At dinner Grace brought up the most important topic right away. “Soooo, have you guys thought more about it?”
Her father pronged his carbonara and spun it around and around his fork. “Thought about what?”
She sighed. “You know what. About letting me join RSC this summer. Have you noticed how clean I’ve been keeping my room? And how my Spanish grade went up? Well, a little, anyway.”
Her parents exchanged a look. This generally meant they’d already discussed the issue privately and had come up with a joint decision. Her mother set down her glass. “Grace. Honey. We’ve had a membership at the lake for practically your whole life. Why all of a sudden do you want to up and join a different club? I never knew you to be that interested in joining a swim club.”
“That’s because I didn’t know what I was missing!” said Grace. “It would be really fun to hang out with more kids my own age for a change. The kids at the lake are all little. RSC is awesome, and only a bike ride away. You should see the facilities. They have a three-meter diving board and a diving platform.”
Her mother shook her head. “It’s too expensive to belong to both places. Remember, we do have your brother’s college tuition bills to contend with these days.”
Her father looked thoughtful. “You know, Kristin, it could be a nice change for us as a family. I could take up lap swimming in the morning.”
Grace had just taken a sip of milk, and it very nearly went down the wrong pipe. “No!” she said after she’d stopped coughing. “I don’t mean joining as a family! That’s . . . that’s way too expensive! And you guys love it at the lake! I’d never dream of taking that away from you! I’d just join RSC as an individual member. You just need a parent or designated responsible adult to be there with you—and Jaci’s mom and her friends are there all summer long. It’s only two hundred dollars if you’re under eighteen. I looked into it.”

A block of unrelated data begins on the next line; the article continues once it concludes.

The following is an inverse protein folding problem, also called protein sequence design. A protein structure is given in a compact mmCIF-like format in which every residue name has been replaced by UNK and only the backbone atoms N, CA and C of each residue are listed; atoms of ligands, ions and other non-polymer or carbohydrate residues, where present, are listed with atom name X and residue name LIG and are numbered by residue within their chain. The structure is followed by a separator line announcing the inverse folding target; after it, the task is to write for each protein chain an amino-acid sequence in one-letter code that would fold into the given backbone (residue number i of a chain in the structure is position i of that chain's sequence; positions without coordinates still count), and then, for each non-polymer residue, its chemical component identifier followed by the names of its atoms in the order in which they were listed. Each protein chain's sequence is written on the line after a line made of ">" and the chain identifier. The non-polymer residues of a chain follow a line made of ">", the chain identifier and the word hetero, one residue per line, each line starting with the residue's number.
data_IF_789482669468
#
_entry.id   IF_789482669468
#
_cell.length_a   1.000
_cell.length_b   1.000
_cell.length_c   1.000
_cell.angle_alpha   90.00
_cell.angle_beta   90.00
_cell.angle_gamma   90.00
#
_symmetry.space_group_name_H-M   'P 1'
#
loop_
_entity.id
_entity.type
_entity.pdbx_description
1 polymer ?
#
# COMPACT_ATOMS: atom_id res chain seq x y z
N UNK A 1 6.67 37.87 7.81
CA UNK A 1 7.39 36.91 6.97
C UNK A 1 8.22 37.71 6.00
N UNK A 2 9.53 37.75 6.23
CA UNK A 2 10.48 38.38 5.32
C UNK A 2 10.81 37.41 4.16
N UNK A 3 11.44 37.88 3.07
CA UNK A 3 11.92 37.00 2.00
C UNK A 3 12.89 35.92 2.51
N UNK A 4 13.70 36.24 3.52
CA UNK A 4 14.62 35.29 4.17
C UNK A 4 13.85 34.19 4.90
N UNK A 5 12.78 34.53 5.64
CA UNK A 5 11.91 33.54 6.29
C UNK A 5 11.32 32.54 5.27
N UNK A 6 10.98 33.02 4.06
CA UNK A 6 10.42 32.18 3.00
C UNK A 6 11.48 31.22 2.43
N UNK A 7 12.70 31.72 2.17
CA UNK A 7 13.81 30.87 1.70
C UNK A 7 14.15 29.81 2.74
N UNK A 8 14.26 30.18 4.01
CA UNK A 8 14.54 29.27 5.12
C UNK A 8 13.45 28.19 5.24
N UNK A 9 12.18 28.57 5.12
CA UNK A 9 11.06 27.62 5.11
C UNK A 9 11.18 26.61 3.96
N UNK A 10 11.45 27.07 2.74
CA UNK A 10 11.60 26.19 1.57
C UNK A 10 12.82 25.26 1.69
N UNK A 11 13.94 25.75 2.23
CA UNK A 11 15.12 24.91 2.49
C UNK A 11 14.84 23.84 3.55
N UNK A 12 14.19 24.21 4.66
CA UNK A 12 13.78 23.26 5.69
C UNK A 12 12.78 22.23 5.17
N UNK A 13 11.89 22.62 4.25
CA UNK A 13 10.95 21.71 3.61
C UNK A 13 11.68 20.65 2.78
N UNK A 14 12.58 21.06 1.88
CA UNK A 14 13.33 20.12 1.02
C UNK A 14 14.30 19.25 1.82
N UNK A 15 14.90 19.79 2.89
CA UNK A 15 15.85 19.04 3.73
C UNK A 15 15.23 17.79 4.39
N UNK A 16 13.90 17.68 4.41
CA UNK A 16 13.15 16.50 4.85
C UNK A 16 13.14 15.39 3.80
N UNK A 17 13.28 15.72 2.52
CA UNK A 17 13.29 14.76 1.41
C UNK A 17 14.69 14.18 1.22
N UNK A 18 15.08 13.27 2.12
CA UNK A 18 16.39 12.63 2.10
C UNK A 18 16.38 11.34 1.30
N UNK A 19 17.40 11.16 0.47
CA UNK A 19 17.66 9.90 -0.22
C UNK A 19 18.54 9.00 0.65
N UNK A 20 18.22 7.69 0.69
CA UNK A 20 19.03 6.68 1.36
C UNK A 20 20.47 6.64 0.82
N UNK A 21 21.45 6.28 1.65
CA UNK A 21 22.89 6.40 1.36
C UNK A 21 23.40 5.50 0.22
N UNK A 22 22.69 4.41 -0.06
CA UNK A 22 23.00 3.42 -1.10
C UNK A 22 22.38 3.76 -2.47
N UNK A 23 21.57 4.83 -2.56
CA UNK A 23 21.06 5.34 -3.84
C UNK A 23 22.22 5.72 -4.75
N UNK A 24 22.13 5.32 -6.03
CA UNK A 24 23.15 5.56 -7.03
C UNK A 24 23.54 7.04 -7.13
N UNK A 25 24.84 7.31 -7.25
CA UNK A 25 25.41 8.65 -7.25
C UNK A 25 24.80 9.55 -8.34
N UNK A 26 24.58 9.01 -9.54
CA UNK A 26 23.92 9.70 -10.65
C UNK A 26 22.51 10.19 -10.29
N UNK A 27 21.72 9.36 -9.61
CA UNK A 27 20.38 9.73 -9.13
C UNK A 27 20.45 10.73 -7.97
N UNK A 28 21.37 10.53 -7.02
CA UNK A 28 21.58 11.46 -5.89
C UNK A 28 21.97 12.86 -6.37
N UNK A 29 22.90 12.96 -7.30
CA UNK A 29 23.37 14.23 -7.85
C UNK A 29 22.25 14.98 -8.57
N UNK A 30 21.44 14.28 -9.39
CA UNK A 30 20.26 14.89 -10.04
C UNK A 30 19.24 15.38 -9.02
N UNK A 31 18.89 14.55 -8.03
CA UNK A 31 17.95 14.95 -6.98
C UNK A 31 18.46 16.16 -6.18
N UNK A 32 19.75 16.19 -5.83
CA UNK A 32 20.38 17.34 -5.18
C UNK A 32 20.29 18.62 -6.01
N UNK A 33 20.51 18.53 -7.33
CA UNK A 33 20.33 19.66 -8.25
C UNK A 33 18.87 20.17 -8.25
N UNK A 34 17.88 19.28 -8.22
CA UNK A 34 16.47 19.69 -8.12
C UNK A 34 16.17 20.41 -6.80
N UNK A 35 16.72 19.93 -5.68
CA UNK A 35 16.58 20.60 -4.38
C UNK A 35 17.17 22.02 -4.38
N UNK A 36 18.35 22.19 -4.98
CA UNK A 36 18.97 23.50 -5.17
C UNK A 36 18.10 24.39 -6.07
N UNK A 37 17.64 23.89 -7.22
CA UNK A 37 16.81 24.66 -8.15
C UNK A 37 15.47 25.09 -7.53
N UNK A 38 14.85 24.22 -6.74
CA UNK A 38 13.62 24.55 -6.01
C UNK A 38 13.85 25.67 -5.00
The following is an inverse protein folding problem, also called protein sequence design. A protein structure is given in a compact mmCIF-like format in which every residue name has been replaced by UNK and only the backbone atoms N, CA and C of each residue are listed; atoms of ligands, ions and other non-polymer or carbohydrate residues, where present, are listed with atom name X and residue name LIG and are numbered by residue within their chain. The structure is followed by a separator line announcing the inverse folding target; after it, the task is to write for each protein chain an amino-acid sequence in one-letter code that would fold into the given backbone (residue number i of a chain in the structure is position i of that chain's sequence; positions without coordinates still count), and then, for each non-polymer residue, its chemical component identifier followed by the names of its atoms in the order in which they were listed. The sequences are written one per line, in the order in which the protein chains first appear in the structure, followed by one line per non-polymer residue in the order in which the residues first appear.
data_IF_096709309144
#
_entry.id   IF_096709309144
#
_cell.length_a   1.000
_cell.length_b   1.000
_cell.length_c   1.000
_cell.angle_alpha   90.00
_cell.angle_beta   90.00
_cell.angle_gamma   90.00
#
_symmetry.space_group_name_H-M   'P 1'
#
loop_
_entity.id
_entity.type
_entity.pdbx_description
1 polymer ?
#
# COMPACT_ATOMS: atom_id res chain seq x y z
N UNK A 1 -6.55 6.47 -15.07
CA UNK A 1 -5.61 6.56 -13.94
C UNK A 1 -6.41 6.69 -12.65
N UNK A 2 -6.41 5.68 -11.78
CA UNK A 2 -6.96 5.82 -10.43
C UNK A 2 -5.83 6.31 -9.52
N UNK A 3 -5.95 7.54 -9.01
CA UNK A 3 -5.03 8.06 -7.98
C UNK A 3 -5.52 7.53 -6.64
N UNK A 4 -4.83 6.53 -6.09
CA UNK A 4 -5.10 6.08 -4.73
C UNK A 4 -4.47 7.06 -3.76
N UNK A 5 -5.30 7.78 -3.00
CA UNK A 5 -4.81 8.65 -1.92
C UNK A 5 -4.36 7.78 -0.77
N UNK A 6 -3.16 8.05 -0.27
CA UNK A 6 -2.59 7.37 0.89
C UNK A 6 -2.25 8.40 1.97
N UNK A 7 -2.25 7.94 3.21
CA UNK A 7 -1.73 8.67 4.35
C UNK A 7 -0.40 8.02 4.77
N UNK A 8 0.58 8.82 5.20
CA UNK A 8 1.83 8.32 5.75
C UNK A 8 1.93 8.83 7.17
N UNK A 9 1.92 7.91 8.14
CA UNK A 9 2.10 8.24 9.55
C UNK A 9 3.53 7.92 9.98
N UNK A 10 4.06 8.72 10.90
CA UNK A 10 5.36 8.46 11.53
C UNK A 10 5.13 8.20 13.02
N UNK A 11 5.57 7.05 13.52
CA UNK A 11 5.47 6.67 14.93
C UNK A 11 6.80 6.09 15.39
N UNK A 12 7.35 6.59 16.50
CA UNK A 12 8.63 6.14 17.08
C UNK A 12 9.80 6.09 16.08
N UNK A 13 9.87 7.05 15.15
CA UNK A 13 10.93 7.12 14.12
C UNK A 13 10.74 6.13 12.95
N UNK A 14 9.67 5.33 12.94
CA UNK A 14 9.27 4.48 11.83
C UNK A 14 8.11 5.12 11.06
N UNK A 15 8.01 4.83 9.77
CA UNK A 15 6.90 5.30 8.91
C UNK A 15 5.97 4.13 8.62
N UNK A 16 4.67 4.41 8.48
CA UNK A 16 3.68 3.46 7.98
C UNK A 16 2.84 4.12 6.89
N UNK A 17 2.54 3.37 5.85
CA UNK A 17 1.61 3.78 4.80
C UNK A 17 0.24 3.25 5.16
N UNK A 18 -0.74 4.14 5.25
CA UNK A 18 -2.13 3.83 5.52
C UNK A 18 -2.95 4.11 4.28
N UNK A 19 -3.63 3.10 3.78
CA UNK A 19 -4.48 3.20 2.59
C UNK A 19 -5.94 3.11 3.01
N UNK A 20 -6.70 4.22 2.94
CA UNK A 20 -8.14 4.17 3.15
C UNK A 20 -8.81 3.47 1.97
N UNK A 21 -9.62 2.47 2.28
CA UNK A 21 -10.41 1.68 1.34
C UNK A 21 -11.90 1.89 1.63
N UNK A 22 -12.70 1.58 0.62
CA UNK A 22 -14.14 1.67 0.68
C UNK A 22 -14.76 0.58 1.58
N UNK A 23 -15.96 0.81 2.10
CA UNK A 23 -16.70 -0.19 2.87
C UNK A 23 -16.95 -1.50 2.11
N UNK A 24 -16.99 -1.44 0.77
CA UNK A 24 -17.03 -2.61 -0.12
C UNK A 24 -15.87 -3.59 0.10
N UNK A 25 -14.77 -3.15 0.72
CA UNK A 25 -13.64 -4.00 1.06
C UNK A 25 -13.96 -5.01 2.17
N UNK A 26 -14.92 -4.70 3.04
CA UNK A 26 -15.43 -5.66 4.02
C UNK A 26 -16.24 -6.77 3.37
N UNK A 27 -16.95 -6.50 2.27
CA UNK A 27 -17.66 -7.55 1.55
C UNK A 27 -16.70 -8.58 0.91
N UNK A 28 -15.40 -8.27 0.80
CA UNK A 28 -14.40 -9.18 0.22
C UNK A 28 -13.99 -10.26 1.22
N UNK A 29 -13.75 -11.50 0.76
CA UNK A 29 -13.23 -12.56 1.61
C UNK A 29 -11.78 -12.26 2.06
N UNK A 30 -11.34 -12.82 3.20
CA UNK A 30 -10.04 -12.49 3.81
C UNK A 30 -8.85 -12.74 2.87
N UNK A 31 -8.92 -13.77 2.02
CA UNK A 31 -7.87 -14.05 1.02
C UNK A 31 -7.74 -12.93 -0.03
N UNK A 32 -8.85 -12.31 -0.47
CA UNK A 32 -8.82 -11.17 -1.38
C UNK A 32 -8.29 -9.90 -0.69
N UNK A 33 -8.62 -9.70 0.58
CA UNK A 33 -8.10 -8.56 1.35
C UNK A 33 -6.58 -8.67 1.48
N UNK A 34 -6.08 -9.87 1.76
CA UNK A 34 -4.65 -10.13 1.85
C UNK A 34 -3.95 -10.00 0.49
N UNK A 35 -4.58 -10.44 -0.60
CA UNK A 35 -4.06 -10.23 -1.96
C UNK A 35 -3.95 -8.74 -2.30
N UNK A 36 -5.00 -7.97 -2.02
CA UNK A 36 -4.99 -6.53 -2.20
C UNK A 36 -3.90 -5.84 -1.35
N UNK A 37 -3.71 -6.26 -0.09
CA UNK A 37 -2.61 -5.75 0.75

Her father took off his glasses and set them down on the table, then massaged his temples. This was his way of thinking about what he was going to say. It probably works really well when he is arguing his cases in the courtroom, Grace thought, not for the first time.
“Okay, missy,” he said, looking at her from beneath his dramatically dark eyebrows, which, unfortunately, Grace had inherited. “Here’s the deal. Your mother and I are willing to entertain this idea of yours, provided you continue to keep your grades up—”
“Oh, wow! That’s awesome!”
“Not so fast. As I was saying, provided you keep your grades up, and”—he paused to put his glasses back on, probably another courtroom mannerism—“you get a job and earn the cost of the membership yourself.”
The smile evaporated from Grace’s face like a wet footprint on a hot day. “But how am I supposed to earn two hundred dollars over the next two weeks? By robbing a bank?”
Her mother smiled and swiveled Grace’s plate around so the carrot sticks were right in front of her. “Let’s hope that won’t be necessary. Actually, I already have two leads for you. At Ellie’s piano lesson this afternoon, Mrs. Orben asked me if I thought you might be interested in babysitting her kids for the next two Saturday nights. She has to take the evening nursing shift at the hospital, and as you know it’s Mr. Orben’s busy season at the garden store.”